Aaron Moreno Ayala

Glass Memories

2019 / Encrypted Installation
Collaboration with Noah Pivnick

An intimate installation where a few audience members are confronted a choice. Noah Pivnick and I encrypted a deeply shameful or precious secret in a 8.5”x11” glass plate. Then, our guests were guided to a room where they had the possibility of destroying their selected plate, or keep it with them. Anything they choose was possible as long as the glass did not stayed with us.

The sound of glass shattering is visceral and startling. It evokes disquieting associations: the tragic loss of a family heirloom; being menaced with the jagged end of a broken bottle; a rock thrown in hate through a storefront window; the chilling sound of home invasion. It also signifies tension and danger, followed by the shout that stops you at the kitchen threshold: “Don’t come in here! There’s broken glass!”

Glass is a material rich with symbolic meaning. The symbolism of shattered glass is perhaps most powerfully evoked by Kristallnacht, The Night of Broken Glass, during which the Nazis perpetrated systematic attacks on Jewish people and property.

We also drew inspiration from the idiom “people who live in glass houses shouldn’t throw stones”. The admonition to refrain from judging others lest we be judged ourselves draws a correlation between the materiality of glass (transparent frangible barriers separating inside from outside, self from other, private from public) and flaws in human nature.

And finally, this piece is about memory. Glass has a long history as an information storage medium. Prior to the advent of cellulose nitrate film, photographic emulsions were captured on glass plate negatives. Modern laptop hard drive platters are made from glass. Silicon, one of the elemental building blocks of silicate glass, is the substrate on which the ubiquitous microchip is fabricated.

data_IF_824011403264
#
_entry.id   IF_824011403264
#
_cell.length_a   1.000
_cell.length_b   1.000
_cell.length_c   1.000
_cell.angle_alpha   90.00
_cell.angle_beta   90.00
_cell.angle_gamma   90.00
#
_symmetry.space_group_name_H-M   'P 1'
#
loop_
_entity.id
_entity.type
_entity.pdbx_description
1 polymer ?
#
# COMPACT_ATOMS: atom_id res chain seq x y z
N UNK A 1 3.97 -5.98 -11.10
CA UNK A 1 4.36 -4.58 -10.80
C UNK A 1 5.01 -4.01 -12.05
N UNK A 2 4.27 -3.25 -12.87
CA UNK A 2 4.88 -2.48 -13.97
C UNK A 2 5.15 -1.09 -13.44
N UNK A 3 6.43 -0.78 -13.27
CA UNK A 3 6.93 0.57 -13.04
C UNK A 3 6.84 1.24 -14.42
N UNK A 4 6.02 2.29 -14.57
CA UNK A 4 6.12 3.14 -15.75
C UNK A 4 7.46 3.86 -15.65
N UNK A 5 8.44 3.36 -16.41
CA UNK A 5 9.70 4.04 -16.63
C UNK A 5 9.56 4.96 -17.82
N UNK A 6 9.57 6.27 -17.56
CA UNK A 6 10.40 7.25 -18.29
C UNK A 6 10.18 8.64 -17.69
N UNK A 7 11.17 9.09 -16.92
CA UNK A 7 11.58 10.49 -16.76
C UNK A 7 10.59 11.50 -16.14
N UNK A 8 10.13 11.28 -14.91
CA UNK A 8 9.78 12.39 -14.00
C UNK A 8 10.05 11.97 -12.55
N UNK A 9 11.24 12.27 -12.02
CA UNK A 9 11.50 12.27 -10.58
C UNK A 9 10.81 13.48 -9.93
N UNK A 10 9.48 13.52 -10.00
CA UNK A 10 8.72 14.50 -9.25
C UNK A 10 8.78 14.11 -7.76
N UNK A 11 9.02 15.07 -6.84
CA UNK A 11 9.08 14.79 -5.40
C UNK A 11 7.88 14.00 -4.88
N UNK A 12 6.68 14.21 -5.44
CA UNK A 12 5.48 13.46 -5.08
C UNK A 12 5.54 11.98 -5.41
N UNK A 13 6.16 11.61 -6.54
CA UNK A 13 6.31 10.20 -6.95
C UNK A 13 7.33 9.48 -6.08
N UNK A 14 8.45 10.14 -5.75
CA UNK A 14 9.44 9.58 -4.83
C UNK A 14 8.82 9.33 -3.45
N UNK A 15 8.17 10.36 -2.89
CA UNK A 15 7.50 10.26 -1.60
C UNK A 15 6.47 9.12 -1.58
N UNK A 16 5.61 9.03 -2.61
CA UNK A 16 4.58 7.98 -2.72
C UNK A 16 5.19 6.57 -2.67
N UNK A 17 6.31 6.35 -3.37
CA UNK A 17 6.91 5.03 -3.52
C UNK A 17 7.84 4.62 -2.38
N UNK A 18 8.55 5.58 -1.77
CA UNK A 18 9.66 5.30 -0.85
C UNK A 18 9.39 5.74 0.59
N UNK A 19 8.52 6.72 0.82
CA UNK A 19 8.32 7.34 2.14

Memories, like the little cubes of tempered safety glass, are but fragments of a former whole. A point of no return is as inherent to the material as it is to memory. Once broken, glass cannot be returned to its original state, and memory, be it precious or shameful, cannot actually restore a past event. Some memories are sharp and piercing, others are treasured and framed in glass. Memories must be preserved to keep from losing them, be it in the mind or with physical media, and concealed to keep them private, be it in a locked drawer or with encryption.

But like glass, so too encryption can be broken. This is true now more than ever as raw computational power grows exponentially, cryptanalysis becomes ever more sophisticated, and the companies with whom we trust our data become increasingly ethically questionable. We’re taught it’s foolhardy to share our data (though we do it just the same) and when no longer needed, it’s not enough to erase, we must shred the disks and smash the drives to be sure there’s nothing left to reassemble.

Toolkit: SHA-256 Encryption, Laser etching, QR Code.